Michael Wood, centre, meets the Wharehine team along with Mahurangi-based MP Marja Lubeck and Rodney Local Board member Colin Smith.
Rodney firms deserve a “fair go” on bidding for government jobs, Transport Minister Michael Wood was told during a visit to Wharehine’s head office in Wellsford.
Minister Wood travelled up from Wellington on June 4th at the invitation of Rodney-based MP Marja Lubeck, having just announced $5 billion worth of infrastructure projects across New Zealand.
Wharehine managing director Rob Gibson said mid-sized companies with around 100 employees often “don’t get a look in” for government contracts. He said for instance, Wharehine was not given the opportunity to bid for the Dome Valley safety improvement project.
He believes Waka Kotahi NZ Transport Agency (NZTA) only invited large Australian-owned contracting firms to bid. The contract was awarded to Fletcher subsidiary, Higgins.
“We don’t want handouts, we just want the opportunity to make our best offer,” Rob said.
He said backroom negotiations resulted in budget blowouts akin to the cost of Penlink, on the Hibiscus Coast, increasing from $411 million to $830 million.
“All that money doesn’t have to go offshore,” he said.
Minister Wood agreed, saying the Government spent $51 billion a year on goods and services and it ought to benefit the communities in which it was spent.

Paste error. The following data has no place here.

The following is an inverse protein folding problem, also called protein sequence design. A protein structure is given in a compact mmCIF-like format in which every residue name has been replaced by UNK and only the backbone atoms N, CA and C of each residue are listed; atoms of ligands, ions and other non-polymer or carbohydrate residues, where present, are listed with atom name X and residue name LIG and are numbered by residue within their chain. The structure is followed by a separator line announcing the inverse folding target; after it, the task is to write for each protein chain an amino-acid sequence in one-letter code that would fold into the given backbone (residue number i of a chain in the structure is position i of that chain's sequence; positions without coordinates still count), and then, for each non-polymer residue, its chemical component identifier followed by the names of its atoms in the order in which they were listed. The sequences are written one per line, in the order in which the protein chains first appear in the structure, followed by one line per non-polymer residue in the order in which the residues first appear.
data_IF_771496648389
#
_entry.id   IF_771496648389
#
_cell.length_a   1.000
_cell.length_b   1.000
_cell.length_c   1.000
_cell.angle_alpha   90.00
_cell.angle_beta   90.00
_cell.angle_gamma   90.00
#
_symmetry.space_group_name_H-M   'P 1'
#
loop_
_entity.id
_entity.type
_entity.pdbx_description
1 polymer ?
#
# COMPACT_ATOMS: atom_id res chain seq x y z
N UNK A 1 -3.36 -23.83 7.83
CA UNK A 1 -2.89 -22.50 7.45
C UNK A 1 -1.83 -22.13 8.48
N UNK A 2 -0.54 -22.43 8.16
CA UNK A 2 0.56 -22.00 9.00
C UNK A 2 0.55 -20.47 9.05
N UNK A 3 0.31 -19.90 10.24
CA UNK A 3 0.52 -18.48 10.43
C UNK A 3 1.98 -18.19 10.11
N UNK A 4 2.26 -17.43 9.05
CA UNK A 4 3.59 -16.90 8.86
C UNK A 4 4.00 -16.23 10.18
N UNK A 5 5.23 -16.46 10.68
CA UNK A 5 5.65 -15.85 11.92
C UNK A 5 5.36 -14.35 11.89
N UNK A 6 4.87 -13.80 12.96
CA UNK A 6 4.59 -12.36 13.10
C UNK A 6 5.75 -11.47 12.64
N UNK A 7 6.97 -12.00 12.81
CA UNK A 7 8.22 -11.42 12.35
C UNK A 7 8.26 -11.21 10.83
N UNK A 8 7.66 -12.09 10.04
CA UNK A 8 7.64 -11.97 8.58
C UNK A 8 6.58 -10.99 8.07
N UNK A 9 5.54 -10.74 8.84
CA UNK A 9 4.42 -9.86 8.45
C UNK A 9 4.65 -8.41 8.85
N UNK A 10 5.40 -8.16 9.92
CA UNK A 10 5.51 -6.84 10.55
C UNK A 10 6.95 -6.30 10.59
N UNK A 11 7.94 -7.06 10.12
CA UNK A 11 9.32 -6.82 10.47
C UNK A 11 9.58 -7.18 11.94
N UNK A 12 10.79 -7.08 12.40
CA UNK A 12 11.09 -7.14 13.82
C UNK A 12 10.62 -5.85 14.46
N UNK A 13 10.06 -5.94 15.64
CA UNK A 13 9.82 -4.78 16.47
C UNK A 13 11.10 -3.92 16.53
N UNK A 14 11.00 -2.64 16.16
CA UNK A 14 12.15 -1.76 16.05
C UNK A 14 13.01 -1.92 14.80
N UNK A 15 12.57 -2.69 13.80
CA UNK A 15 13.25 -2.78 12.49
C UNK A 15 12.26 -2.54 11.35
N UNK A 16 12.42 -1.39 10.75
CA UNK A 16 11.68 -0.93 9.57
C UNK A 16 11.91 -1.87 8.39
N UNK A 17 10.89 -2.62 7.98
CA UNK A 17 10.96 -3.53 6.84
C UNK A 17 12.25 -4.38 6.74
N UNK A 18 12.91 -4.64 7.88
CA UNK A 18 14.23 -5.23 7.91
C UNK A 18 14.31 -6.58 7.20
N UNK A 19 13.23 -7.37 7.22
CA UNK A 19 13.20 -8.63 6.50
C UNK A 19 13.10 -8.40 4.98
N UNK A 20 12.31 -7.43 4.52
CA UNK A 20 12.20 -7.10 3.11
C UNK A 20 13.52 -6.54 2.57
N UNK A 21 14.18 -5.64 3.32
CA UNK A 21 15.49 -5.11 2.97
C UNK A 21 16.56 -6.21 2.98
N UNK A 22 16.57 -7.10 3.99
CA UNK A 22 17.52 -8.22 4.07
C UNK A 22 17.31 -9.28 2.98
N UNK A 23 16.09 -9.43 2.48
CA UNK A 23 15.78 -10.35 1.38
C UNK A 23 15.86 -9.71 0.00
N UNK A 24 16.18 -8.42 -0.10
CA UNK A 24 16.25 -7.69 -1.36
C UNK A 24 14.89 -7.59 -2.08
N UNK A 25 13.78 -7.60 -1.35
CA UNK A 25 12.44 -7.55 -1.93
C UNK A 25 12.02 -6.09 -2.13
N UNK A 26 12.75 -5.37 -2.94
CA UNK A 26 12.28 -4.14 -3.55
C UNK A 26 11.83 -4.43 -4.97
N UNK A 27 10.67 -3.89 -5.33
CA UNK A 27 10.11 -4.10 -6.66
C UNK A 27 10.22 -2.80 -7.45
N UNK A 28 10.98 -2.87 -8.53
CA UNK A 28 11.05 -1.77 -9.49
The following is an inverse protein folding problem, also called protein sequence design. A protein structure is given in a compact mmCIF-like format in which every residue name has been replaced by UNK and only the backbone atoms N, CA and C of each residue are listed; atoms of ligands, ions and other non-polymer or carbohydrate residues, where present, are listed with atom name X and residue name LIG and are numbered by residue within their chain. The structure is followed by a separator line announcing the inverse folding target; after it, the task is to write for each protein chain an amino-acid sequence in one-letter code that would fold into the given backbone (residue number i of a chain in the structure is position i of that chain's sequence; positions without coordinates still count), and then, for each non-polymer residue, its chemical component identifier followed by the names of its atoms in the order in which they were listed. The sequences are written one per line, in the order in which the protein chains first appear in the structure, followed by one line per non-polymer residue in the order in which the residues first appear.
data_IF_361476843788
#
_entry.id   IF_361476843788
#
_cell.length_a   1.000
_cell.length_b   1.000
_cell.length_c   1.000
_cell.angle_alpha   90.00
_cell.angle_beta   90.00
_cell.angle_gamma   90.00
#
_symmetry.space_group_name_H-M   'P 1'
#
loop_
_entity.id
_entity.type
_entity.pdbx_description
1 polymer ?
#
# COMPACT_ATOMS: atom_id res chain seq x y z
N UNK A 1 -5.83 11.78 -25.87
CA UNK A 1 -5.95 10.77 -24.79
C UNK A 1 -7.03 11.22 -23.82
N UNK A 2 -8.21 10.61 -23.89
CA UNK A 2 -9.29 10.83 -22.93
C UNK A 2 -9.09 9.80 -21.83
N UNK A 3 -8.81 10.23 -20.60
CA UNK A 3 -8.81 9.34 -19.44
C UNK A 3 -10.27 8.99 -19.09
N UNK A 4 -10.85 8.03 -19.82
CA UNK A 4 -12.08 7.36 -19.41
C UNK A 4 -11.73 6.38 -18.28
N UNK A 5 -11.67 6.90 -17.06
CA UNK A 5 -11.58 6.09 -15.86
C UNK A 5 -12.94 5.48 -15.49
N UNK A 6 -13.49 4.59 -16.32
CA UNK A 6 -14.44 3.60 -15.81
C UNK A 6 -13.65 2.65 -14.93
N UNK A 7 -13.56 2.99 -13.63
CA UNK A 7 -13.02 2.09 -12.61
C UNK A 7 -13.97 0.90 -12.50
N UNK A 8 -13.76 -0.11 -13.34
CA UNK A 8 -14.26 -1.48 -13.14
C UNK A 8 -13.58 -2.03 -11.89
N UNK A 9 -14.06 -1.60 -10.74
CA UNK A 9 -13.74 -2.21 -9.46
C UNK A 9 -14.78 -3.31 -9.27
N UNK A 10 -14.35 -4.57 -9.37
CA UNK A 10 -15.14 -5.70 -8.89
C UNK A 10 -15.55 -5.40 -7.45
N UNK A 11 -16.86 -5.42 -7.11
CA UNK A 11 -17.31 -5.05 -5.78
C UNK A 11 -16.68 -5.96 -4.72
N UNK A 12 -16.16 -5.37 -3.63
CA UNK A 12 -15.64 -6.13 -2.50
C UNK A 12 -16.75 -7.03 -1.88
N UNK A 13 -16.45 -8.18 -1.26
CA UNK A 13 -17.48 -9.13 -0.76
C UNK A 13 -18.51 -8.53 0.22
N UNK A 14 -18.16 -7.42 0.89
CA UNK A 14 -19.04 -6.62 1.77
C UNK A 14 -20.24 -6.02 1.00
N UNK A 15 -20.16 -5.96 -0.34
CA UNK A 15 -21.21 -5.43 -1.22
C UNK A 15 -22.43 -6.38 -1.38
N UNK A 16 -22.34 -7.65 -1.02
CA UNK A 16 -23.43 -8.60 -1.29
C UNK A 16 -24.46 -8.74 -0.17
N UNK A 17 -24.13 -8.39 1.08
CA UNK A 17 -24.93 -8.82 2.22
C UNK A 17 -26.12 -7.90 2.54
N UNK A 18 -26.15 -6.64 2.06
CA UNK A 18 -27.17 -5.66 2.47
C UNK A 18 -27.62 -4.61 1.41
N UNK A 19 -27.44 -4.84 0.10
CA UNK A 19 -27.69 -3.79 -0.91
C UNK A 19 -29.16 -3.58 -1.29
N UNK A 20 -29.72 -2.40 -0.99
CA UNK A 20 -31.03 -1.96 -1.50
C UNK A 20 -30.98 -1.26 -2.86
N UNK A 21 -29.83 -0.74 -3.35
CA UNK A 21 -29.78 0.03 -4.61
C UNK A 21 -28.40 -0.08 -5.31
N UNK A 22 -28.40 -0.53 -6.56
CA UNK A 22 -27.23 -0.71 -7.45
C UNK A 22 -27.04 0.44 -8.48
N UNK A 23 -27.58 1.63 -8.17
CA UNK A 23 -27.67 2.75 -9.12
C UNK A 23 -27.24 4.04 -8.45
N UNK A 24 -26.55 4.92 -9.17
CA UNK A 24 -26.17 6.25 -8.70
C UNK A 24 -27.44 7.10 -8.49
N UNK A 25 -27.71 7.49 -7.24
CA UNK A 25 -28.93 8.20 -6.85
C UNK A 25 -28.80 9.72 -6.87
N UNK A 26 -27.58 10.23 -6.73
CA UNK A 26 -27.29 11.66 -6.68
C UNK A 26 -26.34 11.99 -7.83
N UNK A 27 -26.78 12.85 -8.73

He said that government ministers did not influence how Waka Kotahi awarded contracts, but he would remind it of the importance of using local contractors where possible.
He added that the Ministry of Business Innovation and Employment, along with Economic and Regional Development Minister Stuart Nash, were reviewing how government contracts were awarded.
“We do want competitive tension and for medium-sized businesses to thrive,” Mr Wood said.
NZTA’s director of regional relationships Steve Mutton and chief transport planner Paul Glucina were scheduled to attend the meeting, but were absent.
Meanwhile, Minister Wood announced this month that a number of previously promised projects, as part of the NZ Upgrade Programme, would be scrapped due to budget blowouts.
However, the planned Penlink connection between State Highway 1 and Whangaparaoa was retained.
A new railway spur between the northern line and Northport, at Marsden Point, was also introduced to the NZ Upgrade Programme. It will see two million tonnes of freight for export moved through Rodney annually.
When asked about the Warkworth to Wellsford motorway, which was consented but not funded, Mr Wood said the project would not yet provide a “resilient transport outcome”.
He said objectives set by the Climate Change Commission had “raised the hurdle” for approving motorways. Further, he said the more motorway that was built, the higher the annual maintenance budget would become.
On tolling the Puhoi to Warkworth motorway, Mr Wood said he was keeping an open mind while reviewing evidence and he expected to make a decision within the next two months.